So far I've started leeks, onions, broccoli, cabbage and cauliflower on my very rustic basement plant stand (basically four 1x boards - two making the sides and two making the shelves. The sides have about three - 1" nails right in the center about 6", 8" and 10" above each shelf so I can hang and adjust the height of my two - four foot double bulb shop lights (one over each shelf). I don't think it's sturdy enough to stand on, but it fits four standard starting trays (the long way on the shelves) very easily.
Anyway, I needed more space and wanted something for the living room because my basement is really too cold to start tomatoes, peppers, and eggplants. So I built another stand that's nearly as rustic from 1x8" pine boards and 1 x 2s. It's similar to this one from finegardening.com but less fancy (and so far I have only two shelves because I had to start the first shelf over the giant 15 inch high speaker I bought used from my sister in about 1977!)
Because my living room is small and the stand is designed to hold the trays perpendicular to the shelf length, I didn't make it four feet long. Rather, the shelves are about 33 inches long and it just fits into one corner of the living room. With these dimensions, I can have six (three and three) standard starting trays going at once. (Originally I thought of this in November when I was wondering if I could grow some lettuce and spinach for winter salads. That I am just getting around to it in April gives you some idea of my personal get-to-it-ness!)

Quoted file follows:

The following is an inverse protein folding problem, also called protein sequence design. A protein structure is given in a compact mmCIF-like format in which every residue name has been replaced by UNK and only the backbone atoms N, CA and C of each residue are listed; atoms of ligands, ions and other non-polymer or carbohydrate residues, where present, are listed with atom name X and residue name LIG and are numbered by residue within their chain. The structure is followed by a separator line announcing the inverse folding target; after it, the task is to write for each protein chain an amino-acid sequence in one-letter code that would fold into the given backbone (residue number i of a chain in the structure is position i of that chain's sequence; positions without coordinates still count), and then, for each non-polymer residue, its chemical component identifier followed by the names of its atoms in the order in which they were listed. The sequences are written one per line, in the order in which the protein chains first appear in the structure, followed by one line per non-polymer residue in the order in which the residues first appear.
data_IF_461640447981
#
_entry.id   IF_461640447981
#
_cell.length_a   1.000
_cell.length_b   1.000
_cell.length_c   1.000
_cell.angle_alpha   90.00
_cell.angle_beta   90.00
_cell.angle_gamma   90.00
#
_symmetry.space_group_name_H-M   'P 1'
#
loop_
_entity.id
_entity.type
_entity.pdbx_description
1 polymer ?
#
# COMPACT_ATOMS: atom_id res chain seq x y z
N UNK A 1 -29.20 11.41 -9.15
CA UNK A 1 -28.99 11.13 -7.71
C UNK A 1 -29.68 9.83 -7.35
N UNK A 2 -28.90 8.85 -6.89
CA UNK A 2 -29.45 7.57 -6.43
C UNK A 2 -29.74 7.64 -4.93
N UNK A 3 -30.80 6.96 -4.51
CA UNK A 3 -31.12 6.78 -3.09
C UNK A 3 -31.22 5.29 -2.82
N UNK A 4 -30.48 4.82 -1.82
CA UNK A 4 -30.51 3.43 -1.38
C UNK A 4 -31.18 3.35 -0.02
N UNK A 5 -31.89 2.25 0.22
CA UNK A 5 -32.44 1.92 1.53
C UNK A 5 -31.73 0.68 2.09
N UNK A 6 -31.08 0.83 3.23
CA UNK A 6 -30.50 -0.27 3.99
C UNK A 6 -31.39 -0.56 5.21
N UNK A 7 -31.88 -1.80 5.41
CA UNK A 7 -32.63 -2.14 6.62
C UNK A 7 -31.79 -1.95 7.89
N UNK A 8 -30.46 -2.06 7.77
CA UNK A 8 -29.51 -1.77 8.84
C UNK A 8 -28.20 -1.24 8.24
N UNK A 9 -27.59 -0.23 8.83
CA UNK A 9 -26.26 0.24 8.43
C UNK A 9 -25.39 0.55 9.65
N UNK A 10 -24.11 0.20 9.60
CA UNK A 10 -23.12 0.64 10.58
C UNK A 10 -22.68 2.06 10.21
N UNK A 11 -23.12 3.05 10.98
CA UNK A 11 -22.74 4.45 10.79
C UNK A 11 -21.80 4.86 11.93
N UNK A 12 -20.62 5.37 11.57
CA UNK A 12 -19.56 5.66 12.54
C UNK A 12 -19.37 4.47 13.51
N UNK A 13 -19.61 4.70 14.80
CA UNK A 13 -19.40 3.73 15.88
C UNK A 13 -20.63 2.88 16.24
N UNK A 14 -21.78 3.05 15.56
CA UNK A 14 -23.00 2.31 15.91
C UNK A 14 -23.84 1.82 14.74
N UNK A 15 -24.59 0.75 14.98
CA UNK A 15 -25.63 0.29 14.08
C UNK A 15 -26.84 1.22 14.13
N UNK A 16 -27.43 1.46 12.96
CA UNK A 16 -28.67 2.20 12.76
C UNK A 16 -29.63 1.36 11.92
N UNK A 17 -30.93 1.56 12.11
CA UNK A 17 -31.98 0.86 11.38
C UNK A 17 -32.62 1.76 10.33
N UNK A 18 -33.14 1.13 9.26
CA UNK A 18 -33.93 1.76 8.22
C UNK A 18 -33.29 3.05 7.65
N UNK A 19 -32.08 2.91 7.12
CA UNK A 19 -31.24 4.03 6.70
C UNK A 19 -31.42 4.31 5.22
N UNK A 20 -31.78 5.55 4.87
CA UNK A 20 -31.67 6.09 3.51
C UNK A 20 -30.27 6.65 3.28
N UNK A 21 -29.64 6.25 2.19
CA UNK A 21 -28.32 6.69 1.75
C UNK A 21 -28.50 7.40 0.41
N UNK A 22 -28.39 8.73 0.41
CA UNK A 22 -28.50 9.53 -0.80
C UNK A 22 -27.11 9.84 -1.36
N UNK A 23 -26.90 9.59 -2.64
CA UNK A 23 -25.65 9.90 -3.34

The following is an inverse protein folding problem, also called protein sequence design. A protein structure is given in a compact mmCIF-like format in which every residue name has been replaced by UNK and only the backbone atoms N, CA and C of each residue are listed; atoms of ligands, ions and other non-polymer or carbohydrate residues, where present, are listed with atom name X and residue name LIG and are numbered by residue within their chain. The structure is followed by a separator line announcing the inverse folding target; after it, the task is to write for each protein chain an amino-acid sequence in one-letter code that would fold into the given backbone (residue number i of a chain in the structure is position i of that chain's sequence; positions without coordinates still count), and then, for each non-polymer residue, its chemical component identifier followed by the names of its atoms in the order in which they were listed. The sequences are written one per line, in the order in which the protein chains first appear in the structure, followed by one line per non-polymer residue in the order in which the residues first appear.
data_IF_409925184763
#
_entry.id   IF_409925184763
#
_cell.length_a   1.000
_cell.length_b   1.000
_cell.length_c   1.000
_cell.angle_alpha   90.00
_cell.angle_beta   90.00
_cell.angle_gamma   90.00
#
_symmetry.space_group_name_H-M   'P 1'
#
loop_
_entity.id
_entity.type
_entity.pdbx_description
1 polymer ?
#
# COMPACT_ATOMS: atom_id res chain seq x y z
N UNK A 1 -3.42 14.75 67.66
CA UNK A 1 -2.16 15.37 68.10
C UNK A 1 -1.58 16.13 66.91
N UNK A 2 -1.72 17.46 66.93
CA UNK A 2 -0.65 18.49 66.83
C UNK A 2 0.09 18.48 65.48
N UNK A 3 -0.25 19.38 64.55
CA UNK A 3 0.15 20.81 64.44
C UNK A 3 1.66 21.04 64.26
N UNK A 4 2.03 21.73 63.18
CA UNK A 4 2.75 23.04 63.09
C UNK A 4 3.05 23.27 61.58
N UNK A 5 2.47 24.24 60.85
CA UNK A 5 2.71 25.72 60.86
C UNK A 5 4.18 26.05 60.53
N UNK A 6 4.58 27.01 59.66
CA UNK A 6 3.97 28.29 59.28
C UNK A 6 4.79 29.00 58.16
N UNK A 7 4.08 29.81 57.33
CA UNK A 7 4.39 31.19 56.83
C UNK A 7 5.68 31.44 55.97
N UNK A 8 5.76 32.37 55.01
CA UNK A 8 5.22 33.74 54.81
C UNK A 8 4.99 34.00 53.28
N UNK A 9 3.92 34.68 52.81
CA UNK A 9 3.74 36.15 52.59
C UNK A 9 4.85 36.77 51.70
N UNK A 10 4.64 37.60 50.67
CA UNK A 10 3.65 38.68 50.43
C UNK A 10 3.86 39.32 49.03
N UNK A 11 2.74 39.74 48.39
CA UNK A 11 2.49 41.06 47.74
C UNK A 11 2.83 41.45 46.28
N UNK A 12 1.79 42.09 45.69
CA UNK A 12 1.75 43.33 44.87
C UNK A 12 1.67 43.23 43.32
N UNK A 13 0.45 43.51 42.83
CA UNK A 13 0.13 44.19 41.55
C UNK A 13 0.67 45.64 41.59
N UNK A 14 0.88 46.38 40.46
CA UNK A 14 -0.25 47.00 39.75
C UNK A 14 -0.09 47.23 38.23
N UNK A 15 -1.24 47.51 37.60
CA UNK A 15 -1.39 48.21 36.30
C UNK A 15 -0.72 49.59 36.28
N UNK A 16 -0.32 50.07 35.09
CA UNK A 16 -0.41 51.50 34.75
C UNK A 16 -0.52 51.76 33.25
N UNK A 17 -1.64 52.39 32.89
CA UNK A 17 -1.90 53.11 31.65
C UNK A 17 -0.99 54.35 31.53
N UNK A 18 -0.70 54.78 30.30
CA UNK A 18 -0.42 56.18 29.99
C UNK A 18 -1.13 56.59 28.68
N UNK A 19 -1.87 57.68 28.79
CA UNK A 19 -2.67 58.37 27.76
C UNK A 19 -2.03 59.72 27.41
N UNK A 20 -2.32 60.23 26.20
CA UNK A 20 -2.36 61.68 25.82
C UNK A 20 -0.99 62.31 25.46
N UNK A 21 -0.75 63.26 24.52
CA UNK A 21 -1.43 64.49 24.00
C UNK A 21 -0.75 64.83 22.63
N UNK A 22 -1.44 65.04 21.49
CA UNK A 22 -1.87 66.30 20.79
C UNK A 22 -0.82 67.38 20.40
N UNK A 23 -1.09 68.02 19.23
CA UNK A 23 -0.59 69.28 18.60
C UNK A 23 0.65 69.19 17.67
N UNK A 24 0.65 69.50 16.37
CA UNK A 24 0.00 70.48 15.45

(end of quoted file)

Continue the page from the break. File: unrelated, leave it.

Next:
Lighting was going to be a problem though. Fluorescent fixtures are generally only sold in two, sometimes three and four foot lengths. Odd sized fixtures and bulbs are often more expensive. Hmmm.
Along comes YouTube and this fantastic idea for making plant stand lights using heat duct and compact fluorescent lightbulbs. Perfect. I bought an 8" five foot long piece of duct, cut it in half for two 30" sections, and installed the rods and light fixture (so far only one since I haven't been able to find a second fixture yet!) and voilà! Now we are really cooking.
But, I keep my house pretty cool since I'm going quite a bit, so maybe it would still be too cool for starting these warm weather plants. Hmmm.
Internet to the rescue again. Rope lights. Rope lights instead of expensive plant heating mats. I HAVE a string of rope lights (I'm trying to move to cf lights but had a string of regular ones I got on sale a few years ago). So temporarily, I've tied the string of rope lights to the the slats forming one of the shelves and have them on for a while each day to heat the trays.
By this coming winter, I hope to have both shelves strung with rope lights and thin dry wall or cement board on each shelf so I can heat trays if needed using a time for the rope lights and one for the overhead lights.
*My tomatoes and eggplant seeds have sprung up and are really doing well, but the peppers ... the peppers didn't come up at all - NONE of them! I used jiffy pots which I never use but had some from a sale (I try to get almost everything on sale). So, maybe that was the problem. Today I'm starting them all again - now it's late, but better late than never.
I'll report on the outcome of the shelf project as the seed starting progresses.